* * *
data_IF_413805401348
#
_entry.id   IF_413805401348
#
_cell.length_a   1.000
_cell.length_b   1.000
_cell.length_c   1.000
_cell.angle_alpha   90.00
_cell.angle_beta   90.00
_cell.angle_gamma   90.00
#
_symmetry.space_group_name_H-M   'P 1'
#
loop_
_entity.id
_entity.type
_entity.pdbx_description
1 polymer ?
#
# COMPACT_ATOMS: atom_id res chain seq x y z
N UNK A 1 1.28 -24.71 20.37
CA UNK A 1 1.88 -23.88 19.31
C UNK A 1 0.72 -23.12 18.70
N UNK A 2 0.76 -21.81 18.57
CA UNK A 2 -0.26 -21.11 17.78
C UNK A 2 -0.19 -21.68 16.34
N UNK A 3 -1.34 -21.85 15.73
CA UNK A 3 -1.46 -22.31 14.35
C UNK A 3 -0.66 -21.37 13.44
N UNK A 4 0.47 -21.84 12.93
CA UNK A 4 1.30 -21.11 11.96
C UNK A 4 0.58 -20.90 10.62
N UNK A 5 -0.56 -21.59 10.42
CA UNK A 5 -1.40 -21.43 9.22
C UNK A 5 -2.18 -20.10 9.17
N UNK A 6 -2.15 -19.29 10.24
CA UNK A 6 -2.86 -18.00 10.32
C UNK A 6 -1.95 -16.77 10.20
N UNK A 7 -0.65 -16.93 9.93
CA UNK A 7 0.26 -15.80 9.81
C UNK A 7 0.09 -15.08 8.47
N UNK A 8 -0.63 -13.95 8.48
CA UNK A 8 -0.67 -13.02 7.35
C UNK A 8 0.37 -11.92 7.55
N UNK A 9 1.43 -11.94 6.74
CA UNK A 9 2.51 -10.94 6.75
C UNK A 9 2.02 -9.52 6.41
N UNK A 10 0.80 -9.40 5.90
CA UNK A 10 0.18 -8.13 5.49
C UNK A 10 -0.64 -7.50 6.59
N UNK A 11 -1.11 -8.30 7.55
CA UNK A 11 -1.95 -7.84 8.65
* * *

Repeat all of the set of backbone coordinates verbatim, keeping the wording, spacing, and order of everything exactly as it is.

data_IF_413805401348
#
_entry.id   IF_413805401348
#
_cell.length_a   1.000
_cell.length_b   1.000
_cell.length_c   1.000
_cell.angle_alpha   90.00
_cell.angle_beta   90.00
_cell.angle_gamma   90.00
#
_symmetry.space_group_name_H-M   'P 1'
#
loop_
_entity.id
_entity.type
_entity.pdbx_description
1 polymer ?
#
# COMPACT_ATOMS: atom_id res chain seq x y z
N UNK A 1 1.28 -24.71 20.37
CA UNK A 1 1.88 -23.88 19.31
C UNK A 1 0.72 -23.12 18.70
N UNK A 2 0.76 -21.81 18.57
CA UNK A 2 -0.26 -21.11 17.78
C UNK A 2 -0.19 -21.68 16.34
N UNK A 3 -1.34 -21.85 15.73
CA UNK A 3 -1.46 -22.31 14.35
C UNK A 3 -0.66 -21.37 13.44
N UNK A 4 0.47 -21.84 12.93
CA UNK A 4 1.30 -21.11 11.96
C UNK A 4 0.58 -20.90 10.62
N UNK A 5 -0.56 -21.59 10.42
CA UNK A 5 -1.40 -21.43 9.22
C UNK A 5 -2.18 -20.10 9.17
N UNK A 6 -2.15 -19.29 10.24
CA UNK A 6 -2.86 -18.00 10.32
C UNK A 6 -1.95 -16.77 10.20
N UNK A 7 -0.65 -16.93 9.93
CA UNK A 7 0.26 -15.80 9.81
C UNK A 7 0.09 -15.08 8.47
N UNK A 8 -0.63 -13.95 8.48
CA UNK A 8 -0.67 -13.02 7.35
C UNK A 8 0.37 -11.92 7.55
N UNK A 9 1.43 -11.94 6.74
CA UNK A 9 2.51 -10.94 6.75
C UNK A 9 2.02 -9.52 6.41
N UNK A 10 0.80 -9.40 5.90
CA UNK A 10 0.18 -8.13 5.49
C UNK A 10 -0.64 -7.50 6.59
N UNK A 11 -1.11 -8.30 7.55
CA UNK A 11 -1.95 -7.84 8.65